~ Otto Frank (Anne’s papa)
Archives For October 2012
Comfort food with a twist.
1 egg 1 tsp. salt
3/4 cup milk 1 lb. Lean ground meat
1/2 cup quick cooking oats 1/3 cup ketchup
1 cup shredded cheddar 1/4 cup brown sugar, firmly packed
1/2 cup onion, diced 1/2 tsp. mustard
1. Preheat oven to 350°.
2. Whisk together egg and milk.
3. Stir in cheese, oats, onion, and salt.
4. Add meat. Mix well.
5. Shape into 8 loaves and put in 9×13 pan.
6. Combine ketchup, brown sugar, and mustard. Spoon over loaves.
7. Bake uncovered for 45 minutes.
NOTE: Great with Twice Baked Potatoes (recipe next week).
1. Place loaves (without sauce) in casserole dish. Cover tightly with foil and freeze.
2. When ready to bake, defrost overnight.
3. Mix together sauce and spoon over loaves.
4. Bake at 350° for 45 minutes.
@2012 Connie Davis Johnson
In the middle of nowhere, enjoying the fire, I suddenly smelled pizza. I asked my husband if he thought someone nearby ordered delivery. As he laughed and explained the ridiculousness of that question, I felt a searing pain on my leg. I looked down and a spark from the fire had burned through my pants and had reached my flesh. We found the source of the aroma. Who knew I smelled like pizza when set on fire?!
Although I was burned, I treated it with balm and gave it time to heal. Mistakes sometimes feel like a burn. But many times I don’t treat the burn properly:
• I pick at the burn – Reliving and beating myself up over my mistakes. Making it fester by not forgiving myself.
• Living with the burn – Not dealing with the mistake. Ignoring and learning to live with the pain, inadvertently magnifying the scar.
• I put butter on the burn – Attempting to fix my mistakes in the wrong way. Making excuses and placing blame on others, prolonging the burn.
Recently, I visited Colorado, staying in a house with a beautiful view of Pikes Peak. On the last day as I admired the view, I began to realize the burn zone from the 2012 Colorado fires was just in front of Pikes Peak. An amazing sight I had not noticed until now!
The view of the burn zone against the majestic Pikes Peak provided a lesson in dealing with my burns (mistakes) correctly:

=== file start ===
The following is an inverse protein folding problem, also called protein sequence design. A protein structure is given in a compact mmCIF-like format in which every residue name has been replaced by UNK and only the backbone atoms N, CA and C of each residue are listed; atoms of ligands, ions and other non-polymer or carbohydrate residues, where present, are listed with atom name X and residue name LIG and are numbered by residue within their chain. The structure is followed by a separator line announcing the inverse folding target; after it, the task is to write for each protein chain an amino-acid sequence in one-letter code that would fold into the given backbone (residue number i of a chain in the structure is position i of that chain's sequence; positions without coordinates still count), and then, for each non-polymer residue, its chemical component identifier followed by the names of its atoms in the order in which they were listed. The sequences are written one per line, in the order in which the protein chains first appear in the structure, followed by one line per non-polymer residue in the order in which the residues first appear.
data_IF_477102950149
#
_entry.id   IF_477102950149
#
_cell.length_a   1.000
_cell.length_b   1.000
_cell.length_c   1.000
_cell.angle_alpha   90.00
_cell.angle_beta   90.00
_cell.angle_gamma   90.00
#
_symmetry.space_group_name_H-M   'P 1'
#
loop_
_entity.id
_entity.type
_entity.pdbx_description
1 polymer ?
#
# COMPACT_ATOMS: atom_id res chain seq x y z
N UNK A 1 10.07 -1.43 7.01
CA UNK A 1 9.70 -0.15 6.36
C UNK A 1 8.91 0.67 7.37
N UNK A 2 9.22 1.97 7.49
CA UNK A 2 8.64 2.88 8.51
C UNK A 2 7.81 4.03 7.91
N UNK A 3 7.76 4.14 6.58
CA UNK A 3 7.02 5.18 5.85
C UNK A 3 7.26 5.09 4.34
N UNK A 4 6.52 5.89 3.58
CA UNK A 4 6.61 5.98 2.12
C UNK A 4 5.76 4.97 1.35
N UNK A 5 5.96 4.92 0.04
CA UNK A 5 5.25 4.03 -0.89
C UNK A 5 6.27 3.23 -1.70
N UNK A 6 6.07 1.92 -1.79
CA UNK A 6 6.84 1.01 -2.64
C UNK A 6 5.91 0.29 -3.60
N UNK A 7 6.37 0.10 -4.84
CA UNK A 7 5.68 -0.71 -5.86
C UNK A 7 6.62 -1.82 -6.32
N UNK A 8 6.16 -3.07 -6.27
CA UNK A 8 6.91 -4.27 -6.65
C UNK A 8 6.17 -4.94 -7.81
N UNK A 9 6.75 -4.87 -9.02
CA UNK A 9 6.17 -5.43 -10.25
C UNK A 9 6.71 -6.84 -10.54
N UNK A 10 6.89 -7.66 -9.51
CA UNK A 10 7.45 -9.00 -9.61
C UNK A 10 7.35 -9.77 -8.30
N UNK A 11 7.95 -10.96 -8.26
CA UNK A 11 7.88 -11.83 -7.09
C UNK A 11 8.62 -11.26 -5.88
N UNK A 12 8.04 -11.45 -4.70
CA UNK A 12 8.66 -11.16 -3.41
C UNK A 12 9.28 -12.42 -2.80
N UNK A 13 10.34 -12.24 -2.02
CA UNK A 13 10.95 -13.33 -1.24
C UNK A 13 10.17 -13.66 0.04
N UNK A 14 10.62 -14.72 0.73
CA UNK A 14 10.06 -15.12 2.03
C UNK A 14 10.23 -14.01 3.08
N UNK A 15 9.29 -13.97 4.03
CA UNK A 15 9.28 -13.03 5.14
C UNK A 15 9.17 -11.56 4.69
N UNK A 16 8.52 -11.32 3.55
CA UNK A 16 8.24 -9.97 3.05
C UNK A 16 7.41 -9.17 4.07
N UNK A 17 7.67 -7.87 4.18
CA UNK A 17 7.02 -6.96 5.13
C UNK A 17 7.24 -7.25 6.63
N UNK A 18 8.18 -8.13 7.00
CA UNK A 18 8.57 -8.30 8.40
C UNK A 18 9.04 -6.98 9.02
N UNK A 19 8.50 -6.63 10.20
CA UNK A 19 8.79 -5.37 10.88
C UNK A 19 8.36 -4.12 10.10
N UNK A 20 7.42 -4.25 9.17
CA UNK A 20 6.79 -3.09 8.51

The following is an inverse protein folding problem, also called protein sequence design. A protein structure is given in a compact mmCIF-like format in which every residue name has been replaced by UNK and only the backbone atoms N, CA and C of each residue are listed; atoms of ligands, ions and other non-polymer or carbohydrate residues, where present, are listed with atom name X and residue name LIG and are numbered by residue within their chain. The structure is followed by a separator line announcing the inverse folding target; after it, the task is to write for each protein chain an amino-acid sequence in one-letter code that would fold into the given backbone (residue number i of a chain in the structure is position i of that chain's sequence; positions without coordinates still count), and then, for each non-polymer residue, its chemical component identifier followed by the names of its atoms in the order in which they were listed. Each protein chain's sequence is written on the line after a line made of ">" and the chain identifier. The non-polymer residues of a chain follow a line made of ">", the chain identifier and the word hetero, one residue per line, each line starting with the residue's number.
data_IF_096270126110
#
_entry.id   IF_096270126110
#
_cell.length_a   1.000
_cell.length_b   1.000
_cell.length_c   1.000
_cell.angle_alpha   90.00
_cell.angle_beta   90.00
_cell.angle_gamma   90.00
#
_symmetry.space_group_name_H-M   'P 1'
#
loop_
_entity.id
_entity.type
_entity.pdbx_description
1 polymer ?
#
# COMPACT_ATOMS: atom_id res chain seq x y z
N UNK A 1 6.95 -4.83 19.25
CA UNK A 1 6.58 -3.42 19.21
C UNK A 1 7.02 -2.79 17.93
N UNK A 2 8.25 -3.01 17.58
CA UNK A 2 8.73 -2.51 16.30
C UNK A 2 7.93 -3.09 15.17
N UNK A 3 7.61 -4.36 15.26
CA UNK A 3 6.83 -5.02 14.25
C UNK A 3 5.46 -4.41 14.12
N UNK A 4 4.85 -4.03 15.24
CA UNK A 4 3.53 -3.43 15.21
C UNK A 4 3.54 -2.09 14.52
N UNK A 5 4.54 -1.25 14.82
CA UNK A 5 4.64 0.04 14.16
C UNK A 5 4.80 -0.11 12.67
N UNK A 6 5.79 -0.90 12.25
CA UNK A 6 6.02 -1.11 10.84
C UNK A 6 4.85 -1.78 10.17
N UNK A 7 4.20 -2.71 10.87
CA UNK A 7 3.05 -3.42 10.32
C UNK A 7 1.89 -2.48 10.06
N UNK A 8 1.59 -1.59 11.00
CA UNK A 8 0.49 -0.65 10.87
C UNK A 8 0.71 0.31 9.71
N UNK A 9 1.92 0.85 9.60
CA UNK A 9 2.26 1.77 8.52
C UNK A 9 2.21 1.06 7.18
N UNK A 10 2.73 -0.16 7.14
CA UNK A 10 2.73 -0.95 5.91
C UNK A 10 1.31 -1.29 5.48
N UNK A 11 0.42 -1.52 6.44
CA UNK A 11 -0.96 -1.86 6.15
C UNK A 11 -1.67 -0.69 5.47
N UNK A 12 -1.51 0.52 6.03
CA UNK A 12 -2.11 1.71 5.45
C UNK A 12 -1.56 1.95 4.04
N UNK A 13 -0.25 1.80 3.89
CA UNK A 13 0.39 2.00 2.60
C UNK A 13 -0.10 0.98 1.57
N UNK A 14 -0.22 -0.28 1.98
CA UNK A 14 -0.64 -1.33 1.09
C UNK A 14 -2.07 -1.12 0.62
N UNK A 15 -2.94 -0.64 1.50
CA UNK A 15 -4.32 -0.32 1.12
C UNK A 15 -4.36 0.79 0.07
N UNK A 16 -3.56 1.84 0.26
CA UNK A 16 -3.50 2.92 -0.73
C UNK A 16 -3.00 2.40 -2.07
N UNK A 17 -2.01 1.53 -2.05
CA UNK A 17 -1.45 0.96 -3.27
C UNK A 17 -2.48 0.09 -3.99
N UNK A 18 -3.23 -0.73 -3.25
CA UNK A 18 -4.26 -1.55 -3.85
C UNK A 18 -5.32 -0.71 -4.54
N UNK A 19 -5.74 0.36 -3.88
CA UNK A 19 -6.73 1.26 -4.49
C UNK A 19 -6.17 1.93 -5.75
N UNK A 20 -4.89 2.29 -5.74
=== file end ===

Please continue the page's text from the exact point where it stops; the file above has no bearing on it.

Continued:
• Deal with burns swiftly – Taking responsibility and not making excuses brings a swift end to what otherwise can turn into an out-of-control fire. Asking forgiveness from God and others is vital to stopping the burn. Forgiving self is integral to healing!
• The majestic softens the look of the burn – Mistakes are ugly but against the majesty of God, they become part of the beautiful landscape of His grace.
“…to bestow on them a crown of beauty instead of ashes, the oil of joy instead of mourning, and a garment of praise instead of a spirit of despair. They will be called oaks of righteousness, a planting of the LORD for the display of his splendor.” Isaiah 61:3a
• Burns stimulate growth – Mistakes provide learning opportunities. If we learn, we grow. We can also help others by allowing them to see our burns and share how we healed. This spreads growth.
“ We even take pride in our problems, because we know that trouble produces endurance, endurance produces character, and character produces hope. This hope doesn’t put us to shame, because the love of God has been poured out in our hearts…” Romans 5:3-5
Being human, nobody gets through life without getting burned by their mistakes. But there is hope and healing for those burns. The ash clouds will clear and the sun will shine again.
“…He rekindles burned-out lives with fresh hope, restoring dignity and respect to their lives—
a place in the sun!” 1 Samuel 2:8 (MSG)
@2012 Connie Davis Johnson
1. Stay in the moment and don’t play the “What if” game. Corrie Ten Boom said, “Worrying does not empty tomorrow of its troubles….it empties today of its strength.” Refusing to worry will keep you joyful.
2. Stop and observe the extraordinary around you. People everywhere are doing, saying, and experiencing some amazing things. Observing these amazing people and moments brings joy. Read about some of the extraordinary observations while simply grocery shopping.